Published in: PLOS ONE 13 (2). (2018). e0192038. (with Roel van Veldhuizen and Joep Sonnemans)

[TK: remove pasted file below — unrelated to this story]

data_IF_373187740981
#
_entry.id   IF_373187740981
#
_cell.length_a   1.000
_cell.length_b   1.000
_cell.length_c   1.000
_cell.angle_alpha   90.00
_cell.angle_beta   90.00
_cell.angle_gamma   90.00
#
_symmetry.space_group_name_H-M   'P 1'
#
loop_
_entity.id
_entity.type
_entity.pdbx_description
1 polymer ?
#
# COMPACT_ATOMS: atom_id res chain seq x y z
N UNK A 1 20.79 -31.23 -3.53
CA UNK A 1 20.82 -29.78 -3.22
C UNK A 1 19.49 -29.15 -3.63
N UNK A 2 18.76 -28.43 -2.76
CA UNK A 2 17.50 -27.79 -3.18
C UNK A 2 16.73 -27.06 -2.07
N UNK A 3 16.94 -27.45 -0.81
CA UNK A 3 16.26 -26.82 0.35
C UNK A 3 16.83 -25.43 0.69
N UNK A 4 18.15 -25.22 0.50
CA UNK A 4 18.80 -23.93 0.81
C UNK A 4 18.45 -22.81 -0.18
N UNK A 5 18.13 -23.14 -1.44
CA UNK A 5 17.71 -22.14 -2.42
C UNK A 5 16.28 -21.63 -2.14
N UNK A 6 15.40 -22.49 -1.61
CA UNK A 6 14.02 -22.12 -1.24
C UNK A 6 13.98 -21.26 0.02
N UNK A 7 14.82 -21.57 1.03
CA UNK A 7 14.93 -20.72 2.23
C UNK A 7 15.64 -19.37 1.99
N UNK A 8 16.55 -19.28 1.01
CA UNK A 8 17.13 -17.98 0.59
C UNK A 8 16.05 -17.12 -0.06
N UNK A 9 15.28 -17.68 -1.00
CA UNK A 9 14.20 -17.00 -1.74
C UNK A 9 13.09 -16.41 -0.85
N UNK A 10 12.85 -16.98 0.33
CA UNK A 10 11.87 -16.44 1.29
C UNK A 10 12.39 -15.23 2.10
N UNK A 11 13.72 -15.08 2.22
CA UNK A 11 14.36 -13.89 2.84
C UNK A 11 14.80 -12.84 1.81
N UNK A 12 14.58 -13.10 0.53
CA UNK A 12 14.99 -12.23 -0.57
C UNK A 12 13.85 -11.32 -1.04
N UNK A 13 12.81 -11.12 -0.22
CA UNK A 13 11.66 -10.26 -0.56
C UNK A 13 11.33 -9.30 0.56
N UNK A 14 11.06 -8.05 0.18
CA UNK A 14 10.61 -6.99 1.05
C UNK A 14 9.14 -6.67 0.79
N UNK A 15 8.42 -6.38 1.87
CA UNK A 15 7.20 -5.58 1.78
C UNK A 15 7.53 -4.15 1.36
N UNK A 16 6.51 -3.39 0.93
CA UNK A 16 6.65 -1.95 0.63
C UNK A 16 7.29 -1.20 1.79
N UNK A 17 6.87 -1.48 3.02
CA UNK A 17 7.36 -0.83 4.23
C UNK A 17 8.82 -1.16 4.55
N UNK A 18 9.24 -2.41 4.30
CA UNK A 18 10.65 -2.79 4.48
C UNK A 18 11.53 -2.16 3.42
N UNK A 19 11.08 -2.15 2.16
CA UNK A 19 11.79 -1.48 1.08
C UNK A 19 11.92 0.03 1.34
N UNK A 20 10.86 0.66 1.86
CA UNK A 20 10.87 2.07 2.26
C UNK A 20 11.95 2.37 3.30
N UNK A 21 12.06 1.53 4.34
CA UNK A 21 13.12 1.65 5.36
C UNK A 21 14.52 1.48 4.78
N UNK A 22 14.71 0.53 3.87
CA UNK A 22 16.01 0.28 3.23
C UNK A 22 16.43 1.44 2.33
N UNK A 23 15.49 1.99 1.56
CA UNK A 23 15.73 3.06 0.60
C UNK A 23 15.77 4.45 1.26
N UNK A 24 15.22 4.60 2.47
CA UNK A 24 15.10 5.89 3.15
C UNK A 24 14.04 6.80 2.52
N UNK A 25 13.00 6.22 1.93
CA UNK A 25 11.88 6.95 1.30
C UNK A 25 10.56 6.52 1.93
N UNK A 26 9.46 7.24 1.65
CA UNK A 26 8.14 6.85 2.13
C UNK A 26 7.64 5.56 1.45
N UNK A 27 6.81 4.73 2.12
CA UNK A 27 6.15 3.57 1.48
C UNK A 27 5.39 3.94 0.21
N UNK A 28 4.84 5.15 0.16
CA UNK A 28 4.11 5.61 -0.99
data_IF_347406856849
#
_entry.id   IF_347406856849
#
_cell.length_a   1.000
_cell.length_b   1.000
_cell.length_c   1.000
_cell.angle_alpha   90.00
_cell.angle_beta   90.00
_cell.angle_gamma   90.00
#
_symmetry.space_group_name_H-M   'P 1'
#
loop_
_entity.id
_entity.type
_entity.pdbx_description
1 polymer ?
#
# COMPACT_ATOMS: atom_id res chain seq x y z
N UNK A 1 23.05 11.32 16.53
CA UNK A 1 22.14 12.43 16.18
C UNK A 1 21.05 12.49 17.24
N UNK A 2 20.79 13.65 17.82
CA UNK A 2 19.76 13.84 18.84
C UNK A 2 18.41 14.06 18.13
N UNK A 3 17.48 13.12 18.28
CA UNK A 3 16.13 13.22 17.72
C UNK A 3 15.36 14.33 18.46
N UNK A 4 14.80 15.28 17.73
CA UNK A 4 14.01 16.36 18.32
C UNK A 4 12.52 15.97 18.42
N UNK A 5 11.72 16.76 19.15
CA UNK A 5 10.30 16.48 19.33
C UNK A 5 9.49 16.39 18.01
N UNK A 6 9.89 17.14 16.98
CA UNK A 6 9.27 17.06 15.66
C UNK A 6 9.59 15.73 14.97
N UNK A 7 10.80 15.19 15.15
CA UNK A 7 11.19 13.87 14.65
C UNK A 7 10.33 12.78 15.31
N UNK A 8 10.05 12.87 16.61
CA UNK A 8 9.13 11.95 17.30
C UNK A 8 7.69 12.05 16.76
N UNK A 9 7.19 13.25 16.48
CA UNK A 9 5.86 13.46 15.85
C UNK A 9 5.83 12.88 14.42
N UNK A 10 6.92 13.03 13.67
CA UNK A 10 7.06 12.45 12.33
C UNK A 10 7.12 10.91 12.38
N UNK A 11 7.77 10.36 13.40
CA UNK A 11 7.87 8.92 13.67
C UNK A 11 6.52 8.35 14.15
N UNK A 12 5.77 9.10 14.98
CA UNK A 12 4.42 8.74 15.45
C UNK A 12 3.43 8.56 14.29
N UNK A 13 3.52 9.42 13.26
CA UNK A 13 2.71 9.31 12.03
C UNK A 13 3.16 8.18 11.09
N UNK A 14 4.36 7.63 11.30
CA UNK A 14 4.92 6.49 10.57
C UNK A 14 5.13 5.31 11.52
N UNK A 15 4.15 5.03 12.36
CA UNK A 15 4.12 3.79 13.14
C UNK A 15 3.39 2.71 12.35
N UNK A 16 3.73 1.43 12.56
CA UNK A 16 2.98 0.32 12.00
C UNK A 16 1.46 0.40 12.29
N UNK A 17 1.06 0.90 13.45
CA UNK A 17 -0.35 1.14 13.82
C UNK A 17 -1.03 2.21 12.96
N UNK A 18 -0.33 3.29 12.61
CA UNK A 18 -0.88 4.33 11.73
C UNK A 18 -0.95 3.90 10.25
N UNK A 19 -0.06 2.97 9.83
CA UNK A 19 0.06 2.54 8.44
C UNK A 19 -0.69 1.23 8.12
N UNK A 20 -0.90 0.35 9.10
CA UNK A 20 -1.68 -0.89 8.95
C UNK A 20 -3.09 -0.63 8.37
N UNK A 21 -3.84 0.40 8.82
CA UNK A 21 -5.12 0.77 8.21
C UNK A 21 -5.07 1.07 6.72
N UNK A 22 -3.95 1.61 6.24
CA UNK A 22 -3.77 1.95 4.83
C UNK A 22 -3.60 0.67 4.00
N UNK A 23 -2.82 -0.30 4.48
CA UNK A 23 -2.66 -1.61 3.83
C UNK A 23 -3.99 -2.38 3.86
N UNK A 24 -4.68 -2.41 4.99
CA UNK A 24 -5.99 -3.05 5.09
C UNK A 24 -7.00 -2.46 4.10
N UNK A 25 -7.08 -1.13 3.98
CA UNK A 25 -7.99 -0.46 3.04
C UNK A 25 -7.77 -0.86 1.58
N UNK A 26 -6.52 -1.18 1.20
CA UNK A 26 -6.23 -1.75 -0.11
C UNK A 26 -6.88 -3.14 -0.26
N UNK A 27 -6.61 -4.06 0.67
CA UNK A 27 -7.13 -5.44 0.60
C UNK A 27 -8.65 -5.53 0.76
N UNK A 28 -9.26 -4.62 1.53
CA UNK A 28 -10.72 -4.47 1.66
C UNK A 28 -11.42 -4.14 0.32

This paper reports the results of a lab experiment designed to study the role of observability for peer effects in the setting of a simple production task. In our experiment, participants in the role of workers engage in a team real-effort task. We vary whether they can observe, or be observed by, one of their co-workers. In contrast to earlier findings from the field, we find no evidence that low-productivity workers perform better when they are observed by highproductivity co-workers. Instead, our results imply that peer effects in our experiment are heterogeneous, with some workers reciprocating a high-productivity co-worker but others taking the opportunity to free ride.